Eva Kolcze is a Toronto-based artist who creates films and installations that investigate themes of landscape, architecture and the body. Her work has screened at venues and festivals including the National Gallery of Canada, Musée d’art contemporain de Montréal (MAC), Anthology Film Archives, the Gardiner Museum, Nuit Blanche, Cinémathèque québécoise, Birch Contemporary and the Images Festival.
Sandra Davis is a San Francisco-based experimental filmmaker and curator whose work has been exhibited at film showcases and festivals worldwide, including the Museum of Modern Art, New York; Museum of Modern Art, Pompidou Center, Paris. She has held teaching positions at the School of the Art Institute of Chicago, the University of South Florida, and the San Francisco Art Institute. She has lectured widely in the US and Europe on experimental cinema and its place within modern and contemporary art.
The films of Ernie Gehr investigate deceptively simple materials and landscapes of everyday encounter as radically potent portals into the continually unfolding mysteries hidden beneath the surface of our perception. Gehr’s intuitive capacity for elegantly executed, yet perpetually probing works bring new light to a shifting definition of the “experimental” in film. A self taught filmmaker who became a central figure in the fields of Structural Film and the avant-garde communities of New York and San Francisco as well as a long time teacher in of the SFAI Film Department, Gehr continues to make works that expand and investigate our ways of seeing.
Emmanuelle Nègre is born in France in 1986 and studied at the Villa Arson School of fine Art where she got Master in 2010. She was co-director at Catalyst Arts's Belfast from 2011 to 2013. Also resident at La Station in Nice from 2013 to 2017. In 2017 she started to program screenings under the name Fovéa. Emmanuelle is showing her work locally and internationally as part of exhibitions and screening.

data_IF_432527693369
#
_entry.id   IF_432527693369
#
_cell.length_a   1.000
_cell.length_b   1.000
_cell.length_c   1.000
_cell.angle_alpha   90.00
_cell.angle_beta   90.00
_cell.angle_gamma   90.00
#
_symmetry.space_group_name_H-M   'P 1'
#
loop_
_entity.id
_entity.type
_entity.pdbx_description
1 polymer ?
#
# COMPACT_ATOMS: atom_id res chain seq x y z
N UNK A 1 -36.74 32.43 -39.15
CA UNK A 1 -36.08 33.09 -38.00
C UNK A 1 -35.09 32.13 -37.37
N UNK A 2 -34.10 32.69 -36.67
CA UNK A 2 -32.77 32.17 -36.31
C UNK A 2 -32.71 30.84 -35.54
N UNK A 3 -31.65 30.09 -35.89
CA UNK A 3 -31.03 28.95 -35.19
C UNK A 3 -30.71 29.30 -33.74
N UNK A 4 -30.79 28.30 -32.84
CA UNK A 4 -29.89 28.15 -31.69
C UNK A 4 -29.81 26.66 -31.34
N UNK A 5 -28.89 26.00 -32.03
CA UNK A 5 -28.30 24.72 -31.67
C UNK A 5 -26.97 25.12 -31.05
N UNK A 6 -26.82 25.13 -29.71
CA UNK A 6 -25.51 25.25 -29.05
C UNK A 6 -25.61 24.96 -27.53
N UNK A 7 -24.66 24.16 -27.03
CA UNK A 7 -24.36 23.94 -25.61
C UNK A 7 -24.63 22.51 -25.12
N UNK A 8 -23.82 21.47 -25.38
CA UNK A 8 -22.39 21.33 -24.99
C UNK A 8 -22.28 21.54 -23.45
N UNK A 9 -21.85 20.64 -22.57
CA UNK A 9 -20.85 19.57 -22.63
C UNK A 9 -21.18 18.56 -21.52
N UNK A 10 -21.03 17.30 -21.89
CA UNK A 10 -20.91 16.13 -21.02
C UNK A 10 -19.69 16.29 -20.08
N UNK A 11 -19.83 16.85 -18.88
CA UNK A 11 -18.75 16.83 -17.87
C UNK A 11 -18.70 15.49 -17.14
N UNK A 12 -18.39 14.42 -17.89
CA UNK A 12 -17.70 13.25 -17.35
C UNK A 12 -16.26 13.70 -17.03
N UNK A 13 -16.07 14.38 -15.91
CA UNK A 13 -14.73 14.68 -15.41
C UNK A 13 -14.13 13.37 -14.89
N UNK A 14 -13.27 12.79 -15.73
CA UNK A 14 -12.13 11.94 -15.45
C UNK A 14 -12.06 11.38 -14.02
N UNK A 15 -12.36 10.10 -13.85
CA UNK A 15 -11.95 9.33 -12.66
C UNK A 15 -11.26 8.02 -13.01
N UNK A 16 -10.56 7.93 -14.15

Deborah Stratman is an artist and filmmaker interested in landscapes and systems. Much of her work points to the relationships between physical environments and human struggles for power and control that play out on the land. Recent projects have addressed freedom, expansionism, surveillance, sonic warfare, public speech, ghosts, sinkholes, levitation, propagation, orthoptera, raptors, comets, exodus and faith. She has exhibited internationally at venues including the MoMA (NY), Centre Pompidou (Paris), Hammer Museum (LA), Mercer Union (Toronto), Witte de With (Rotterdam), Tabakalera (San Sebastian), Film Museum (Vienna), Whitney Biennial (NY) and festivals including Sundance, Viennale, Berlinale, CPH/DOX, Toronto, Oberhausen, True/False, and Rotterdam. Stratman is the recipient of Fulbright, Guggenheim and USA Collins Fellowships, an Alpert Award, Sundance Art of Nonfiction Award and grants from Creative Capital, Graham Foundation, and Wexner Center for the Arts. She lives in Chicago where she teaches at the University of Illinois / UIC.
James Edmonds is a filmmaker and painter from England living in Berlin. His work is driven by a personal poetics which explores the intersection of the recorded image as a material, formal reality and subjective experience as a synthesis of everyday existence and memory.
His films, paintings and sound works are sometimes combined in space along with found materials, suggesting complex overlapping subjectivities and landscapes.